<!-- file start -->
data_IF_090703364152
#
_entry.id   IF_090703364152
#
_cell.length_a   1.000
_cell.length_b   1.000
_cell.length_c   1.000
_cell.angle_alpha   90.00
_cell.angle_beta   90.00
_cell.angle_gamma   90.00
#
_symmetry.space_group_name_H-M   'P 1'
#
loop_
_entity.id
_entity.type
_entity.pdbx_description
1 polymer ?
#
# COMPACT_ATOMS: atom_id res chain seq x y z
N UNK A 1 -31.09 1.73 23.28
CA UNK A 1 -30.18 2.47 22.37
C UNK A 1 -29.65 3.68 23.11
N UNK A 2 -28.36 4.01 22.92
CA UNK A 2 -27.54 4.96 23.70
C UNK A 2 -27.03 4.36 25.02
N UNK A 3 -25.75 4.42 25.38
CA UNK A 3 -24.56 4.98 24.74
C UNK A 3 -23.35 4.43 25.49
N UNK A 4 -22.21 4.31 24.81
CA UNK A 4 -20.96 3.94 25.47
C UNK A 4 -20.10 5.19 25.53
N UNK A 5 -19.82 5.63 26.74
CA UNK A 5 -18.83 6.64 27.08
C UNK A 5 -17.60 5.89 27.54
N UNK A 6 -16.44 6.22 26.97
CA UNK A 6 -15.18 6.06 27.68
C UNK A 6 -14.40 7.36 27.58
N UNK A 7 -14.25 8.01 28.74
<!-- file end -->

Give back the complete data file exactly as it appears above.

data_IF_090703364152
#
_entry.id   IF_090703364152
#
_cell.length_a   1.000
_cell.length_b   1.000
_cell.length_c   1.000
_cell.angle_alpha   90.00
_cell.angle_beta   90.00
_cell.angle_gamma   90.00
#
_symmetry.space_group_name_H-M   'P 1'
#
loop_
_entity.id
_entity.type
_entity.pdbx_description
1 polymer ?
#
# COMPACT_ATOMS: atom_id res chain seq x y z
N UNK A 1 -31.09 1.73 23.28
CA UNK A 1 -30.18 2.47 22.37
C UNK A 1 -29.65 3.68 23.11
N UNK A 2 -28.36 4.01 22.92
CA UNK A 2 -27.54 4.96 23.70
C UNK A 2 -27.03 4.36 25.02
N UNK A 3 -25.75 4.42 25.38
CA UNK A 3 -24.56 4.98 24.74
C UNK A 3 -23.35 4.43 25.49
N UNK A 4 -22.21 4.31 24.81
CA UNK A 4 -20.96 3.94 25.47
C UNK A 4 -20.10 5.19 25.53
N UNK A 5 -19.82 5.63 26.74
CA UNK A 5 -18.83 6.64 27.08
C UNK A 5 -17.60 5.89 27.54
N UNK A 6 -16.44 6.22 26.97
CA UNK A 6 -15.18 6.06 27.68
C UNK A 6 -14.40 7.36 27.58
N UNK A 7 -14.25 8.01 28.74